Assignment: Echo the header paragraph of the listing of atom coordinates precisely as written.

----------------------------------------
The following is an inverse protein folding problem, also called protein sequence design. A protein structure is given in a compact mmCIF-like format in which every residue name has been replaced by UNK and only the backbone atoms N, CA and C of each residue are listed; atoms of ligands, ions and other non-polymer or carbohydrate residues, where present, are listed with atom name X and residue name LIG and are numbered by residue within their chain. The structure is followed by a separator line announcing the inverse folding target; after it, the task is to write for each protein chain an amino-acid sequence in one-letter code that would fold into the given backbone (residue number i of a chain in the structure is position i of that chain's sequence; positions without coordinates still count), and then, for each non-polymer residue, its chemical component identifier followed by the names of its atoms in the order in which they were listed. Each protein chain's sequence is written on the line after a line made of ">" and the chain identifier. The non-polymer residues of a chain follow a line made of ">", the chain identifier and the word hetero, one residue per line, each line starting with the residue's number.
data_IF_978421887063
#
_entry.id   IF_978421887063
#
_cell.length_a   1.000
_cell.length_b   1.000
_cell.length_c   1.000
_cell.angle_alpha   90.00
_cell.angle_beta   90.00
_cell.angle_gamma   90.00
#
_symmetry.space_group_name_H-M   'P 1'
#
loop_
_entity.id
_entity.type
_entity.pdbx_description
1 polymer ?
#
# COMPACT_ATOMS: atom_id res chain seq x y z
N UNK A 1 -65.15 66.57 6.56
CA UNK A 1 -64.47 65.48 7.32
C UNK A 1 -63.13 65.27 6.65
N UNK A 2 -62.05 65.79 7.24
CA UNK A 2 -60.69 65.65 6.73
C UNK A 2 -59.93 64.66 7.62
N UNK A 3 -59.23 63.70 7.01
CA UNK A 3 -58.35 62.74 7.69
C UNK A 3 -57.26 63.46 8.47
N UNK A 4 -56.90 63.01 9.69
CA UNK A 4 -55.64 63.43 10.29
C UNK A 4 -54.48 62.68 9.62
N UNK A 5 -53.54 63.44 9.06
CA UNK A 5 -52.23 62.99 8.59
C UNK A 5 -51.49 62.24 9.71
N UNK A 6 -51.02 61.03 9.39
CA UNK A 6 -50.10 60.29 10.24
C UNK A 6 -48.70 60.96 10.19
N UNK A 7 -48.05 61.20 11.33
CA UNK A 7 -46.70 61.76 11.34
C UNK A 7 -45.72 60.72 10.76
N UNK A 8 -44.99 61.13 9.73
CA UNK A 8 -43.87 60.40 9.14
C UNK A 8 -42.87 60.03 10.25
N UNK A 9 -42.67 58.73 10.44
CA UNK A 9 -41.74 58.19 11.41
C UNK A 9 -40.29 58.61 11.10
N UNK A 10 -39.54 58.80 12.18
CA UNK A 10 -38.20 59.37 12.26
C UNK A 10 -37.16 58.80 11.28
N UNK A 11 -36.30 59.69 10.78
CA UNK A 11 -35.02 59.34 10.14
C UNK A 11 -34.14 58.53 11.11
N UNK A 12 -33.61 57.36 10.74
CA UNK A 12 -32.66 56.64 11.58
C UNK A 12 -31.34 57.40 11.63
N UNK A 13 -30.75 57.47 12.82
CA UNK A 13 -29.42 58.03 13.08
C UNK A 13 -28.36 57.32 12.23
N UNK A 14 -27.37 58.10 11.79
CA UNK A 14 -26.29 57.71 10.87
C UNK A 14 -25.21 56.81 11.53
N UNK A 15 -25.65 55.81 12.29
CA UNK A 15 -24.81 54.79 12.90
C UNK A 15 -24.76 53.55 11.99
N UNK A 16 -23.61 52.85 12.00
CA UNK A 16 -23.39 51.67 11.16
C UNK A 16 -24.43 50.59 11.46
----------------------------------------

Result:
The following is an inverse protein folding problem, also called protein sequence design. A protein structure is given in a compact mmCIF-like format in which every residue name has been replaced by UNK and only the backbone atoms N, CA and C of each residue are listed; atoms of ligands, ions and other non-polymer or carbohydrate residues, where present, are listed with atom name X and residue name LIG and are numbered by residue within their chain. The structure is followed by a separator line announcing the inverse folding target; after it, the task is to write for each protein chain an amino-acid sequence in one-letter code that would fold into the given backbone (residue number i of a chain in the structure is position i of that chain's sequence; positions without coordinates still count), and then, for each non-polymer residue, its chemical component identifier followed by the names of its atoms in the order in which they were listed. Each protein chain's sequence is written on the line after a line made of ">" and the chain identifier. The non-polymer residues of a chain follow a line made of ">", the chain identifier and the word hetero, one residue per line, each line starting with the residue's number.